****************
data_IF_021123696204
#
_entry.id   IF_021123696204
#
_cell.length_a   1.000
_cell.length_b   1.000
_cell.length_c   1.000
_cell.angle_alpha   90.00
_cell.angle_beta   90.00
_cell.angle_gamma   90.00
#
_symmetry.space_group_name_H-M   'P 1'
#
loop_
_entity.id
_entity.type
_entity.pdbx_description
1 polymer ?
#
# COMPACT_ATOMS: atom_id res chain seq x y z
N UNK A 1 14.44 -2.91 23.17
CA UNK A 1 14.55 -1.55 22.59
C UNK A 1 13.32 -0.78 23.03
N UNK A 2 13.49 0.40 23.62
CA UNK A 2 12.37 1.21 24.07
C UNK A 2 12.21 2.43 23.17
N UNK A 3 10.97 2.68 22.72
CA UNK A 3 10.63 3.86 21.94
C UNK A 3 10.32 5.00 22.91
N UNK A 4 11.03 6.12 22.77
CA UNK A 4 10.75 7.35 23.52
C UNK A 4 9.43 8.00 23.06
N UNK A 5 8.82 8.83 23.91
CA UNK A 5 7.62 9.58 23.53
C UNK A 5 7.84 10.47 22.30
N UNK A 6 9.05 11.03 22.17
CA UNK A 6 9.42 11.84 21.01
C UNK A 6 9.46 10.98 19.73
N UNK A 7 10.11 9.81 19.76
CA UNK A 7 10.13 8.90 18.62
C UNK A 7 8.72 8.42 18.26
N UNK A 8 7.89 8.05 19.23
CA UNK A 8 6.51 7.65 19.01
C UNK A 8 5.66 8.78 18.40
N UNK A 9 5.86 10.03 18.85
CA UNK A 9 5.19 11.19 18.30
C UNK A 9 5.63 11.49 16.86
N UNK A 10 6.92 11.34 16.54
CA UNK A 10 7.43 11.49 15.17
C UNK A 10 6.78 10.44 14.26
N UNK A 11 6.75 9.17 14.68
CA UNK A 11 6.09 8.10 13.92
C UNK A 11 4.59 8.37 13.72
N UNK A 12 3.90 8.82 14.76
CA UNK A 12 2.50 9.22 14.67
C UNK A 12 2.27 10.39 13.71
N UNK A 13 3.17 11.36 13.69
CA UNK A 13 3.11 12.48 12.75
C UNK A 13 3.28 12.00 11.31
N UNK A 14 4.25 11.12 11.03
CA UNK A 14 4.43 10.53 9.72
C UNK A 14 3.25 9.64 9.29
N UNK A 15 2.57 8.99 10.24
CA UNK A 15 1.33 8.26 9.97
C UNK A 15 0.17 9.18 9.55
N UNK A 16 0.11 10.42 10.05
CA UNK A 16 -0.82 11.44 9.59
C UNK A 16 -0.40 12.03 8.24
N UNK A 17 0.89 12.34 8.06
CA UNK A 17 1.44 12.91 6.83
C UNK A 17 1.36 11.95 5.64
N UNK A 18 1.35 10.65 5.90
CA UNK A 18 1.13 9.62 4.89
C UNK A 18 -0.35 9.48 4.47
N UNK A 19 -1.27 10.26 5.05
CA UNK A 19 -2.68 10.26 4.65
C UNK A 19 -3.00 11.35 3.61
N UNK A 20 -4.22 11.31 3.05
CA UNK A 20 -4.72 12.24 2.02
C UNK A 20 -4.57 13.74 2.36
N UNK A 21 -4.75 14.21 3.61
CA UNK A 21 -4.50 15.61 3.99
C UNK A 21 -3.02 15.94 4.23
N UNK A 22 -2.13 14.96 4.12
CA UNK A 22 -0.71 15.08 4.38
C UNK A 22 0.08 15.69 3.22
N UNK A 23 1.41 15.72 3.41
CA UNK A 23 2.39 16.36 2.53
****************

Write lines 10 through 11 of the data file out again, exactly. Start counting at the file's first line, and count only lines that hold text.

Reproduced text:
_cell.angle_gamma   90.00
#